How to find an in-house job?

In the previous post, “How can freelancers find new clients?“, we saw that a great proportion of translation and interpreting professionals go freelance, constituting the fifth largest freelance group according to the International Freelancers Academy. Yet, freelancing can be seen by some as a leap into the unknown or even as a roller-coster if you don’t have long-term clients, especially in a period of downturn. As a result and maybe because freelancing is just not their cup of tea, many professionals of the industry work in-house in order to find a more stable occupation and have fixed working hours.

This post is targeted to translators-/interpreters-to be and those professionals who are struggling in their company hunting strategy. As in the previous freelance counterpart (featuring Marta Stelmaszak, Xosé Castro, Valeria Aliperta, Gabriel Cabrera MéndezScheherezade Surià López and Pablo Muñoz Sánchez), the aim is to share the experiences and tips of other “red carpet guests” of the translation and interpreting community, namely, Clara Guelbenzu, Lloyd Bingham and Merche García Lledó. 

The question they kindly accepted to answer in order to inspire you is the following:

How was your first company hunting? 

Three tips for translators/interpreters-to-be or those who are struggling due to the crisis?


Clara Guelbenzu

Clara Guelbenzu

“I didn’t. But I got my first job because I was telling everyone that I wanted to work as an interpreter. You cannot stay at home waiting for others to call. Potential clients or employers should know what specific training and background you have and what you are aiming at.

So here are my tips:

  • Don’t lose heart and keep on learning and working on your skills (“Keep on swimming”, as Nemo would say);
  • knock on as many doors as possible and tell everyone about your objectives;
  • and prepare your CV carefully together with good and consistent marketing material (business cards and profiles on linkedin, twitter, etc.).
  • And of course, be flexible and positive.”

Lloyd Bingham

lloyd“I spent the Easter holidays of my last year of university applying to translation companies across the UK for an in-house position, hoping my voluntary translation work would count for something, and it turns out that it did. I think that’s what helped me to stand out from the other candidates and get the job.

So my advice is:

  • get your name out there (#makeyournamexl8),
  • use your initiative to find voluntary work and draw on that experience when applying to in-house translation companies or finding clients.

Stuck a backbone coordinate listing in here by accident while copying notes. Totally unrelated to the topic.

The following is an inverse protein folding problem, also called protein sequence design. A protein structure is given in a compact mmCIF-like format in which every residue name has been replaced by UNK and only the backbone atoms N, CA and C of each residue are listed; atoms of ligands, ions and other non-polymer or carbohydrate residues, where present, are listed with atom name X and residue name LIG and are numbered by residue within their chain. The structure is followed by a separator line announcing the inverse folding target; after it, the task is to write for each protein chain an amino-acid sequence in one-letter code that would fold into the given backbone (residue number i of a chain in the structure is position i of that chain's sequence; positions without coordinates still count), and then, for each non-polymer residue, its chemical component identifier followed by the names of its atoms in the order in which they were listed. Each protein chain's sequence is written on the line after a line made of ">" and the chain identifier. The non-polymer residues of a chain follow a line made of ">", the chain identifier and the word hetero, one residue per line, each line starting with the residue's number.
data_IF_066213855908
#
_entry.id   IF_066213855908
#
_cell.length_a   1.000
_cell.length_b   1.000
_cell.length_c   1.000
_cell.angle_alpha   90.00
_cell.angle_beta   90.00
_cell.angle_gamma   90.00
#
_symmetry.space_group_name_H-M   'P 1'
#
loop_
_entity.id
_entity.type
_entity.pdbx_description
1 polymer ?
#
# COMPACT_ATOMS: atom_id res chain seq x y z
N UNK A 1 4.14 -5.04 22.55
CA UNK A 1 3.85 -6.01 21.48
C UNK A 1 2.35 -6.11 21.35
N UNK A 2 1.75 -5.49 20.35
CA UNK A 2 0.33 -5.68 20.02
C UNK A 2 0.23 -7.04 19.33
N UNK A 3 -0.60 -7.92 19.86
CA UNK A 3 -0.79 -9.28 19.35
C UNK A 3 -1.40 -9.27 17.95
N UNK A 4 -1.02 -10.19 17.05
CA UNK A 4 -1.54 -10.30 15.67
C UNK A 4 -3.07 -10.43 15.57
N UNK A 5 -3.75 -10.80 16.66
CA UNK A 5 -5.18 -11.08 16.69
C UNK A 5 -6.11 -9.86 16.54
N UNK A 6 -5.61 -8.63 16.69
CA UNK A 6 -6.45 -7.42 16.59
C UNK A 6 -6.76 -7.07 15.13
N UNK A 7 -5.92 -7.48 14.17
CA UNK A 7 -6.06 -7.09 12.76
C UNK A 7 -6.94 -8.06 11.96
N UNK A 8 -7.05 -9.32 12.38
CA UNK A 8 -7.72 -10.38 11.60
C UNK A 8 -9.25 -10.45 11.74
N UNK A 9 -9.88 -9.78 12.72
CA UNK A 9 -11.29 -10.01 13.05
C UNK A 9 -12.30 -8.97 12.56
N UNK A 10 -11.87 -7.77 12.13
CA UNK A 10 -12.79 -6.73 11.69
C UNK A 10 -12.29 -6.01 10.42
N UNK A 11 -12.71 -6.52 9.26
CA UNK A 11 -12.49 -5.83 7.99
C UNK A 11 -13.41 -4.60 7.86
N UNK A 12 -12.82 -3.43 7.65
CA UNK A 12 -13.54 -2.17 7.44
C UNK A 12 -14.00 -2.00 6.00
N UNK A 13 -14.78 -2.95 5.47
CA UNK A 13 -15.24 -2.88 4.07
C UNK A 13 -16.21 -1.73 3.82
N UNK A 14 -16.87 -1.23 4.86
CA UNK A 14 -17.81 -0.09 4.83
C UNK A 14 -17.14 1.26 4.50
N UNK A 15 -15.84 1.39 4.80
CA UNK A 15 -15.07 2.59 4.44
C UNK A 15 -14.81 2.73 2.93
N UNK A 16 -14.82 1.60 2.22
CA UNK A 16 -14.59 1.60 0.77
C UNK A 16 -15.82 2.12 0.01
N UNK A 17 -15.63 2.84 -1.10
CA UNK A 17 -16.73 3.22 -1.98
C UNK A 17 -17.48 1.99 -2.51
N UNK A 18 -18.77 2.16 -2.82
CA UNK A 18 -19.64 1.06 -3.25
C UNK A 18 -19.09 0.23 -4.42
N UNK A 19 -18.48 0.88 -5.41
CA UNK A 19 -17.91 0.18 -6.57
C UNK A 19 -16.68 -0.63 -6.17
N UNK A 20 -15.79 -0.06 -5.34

• Also, think of what qualities a translator needs to have and emphasise how and where you acquired those skills.”

 Merche García Lledó

Merche García Lledó“While I was studying I started to look for agencies in Madrid, where I wanted to live. I read in a blog about an idea that would make the searching process much easier: creating an Excel document in which I would write the agencies I was interested in (names and contact details), why (priorities) and what kind of translation they worked with (specialisation). However, I finally did not use the whole list, because I was interested in one specific agency more than in any other. I wrote a message to the CEO of the company and expressed my interest in working with them. I passed the test and I am working there since I finished my studies!

About the tips, I would say: never stop reading about our job: blogs, news, offers, etc. You never know where or when you will find a person saying something that can open your eyes or give you new ideas about new opportunities.”

I thank Clara, Lloyd and Merche very much for their answers and tips, which will surely be very useful both for translators/interpreters-to-be and for professionals in their company-hunting process.

If you missed last Monday’s freelance counterpart post (featuring Marta Stelmaszak, Xosé Castro, Valeria Aliperta, Gabriel Cabrera MéndezScheherezade Surià López and Pablo Muñoz Sánchez), you can find it here. These two posts are just the beginning of this “red carpet” series. Don’t miss the following one next Monday. Stay tuned! As always, any comment and tips are very welcome.

I wish you all a great week and a great company hunting! 😉


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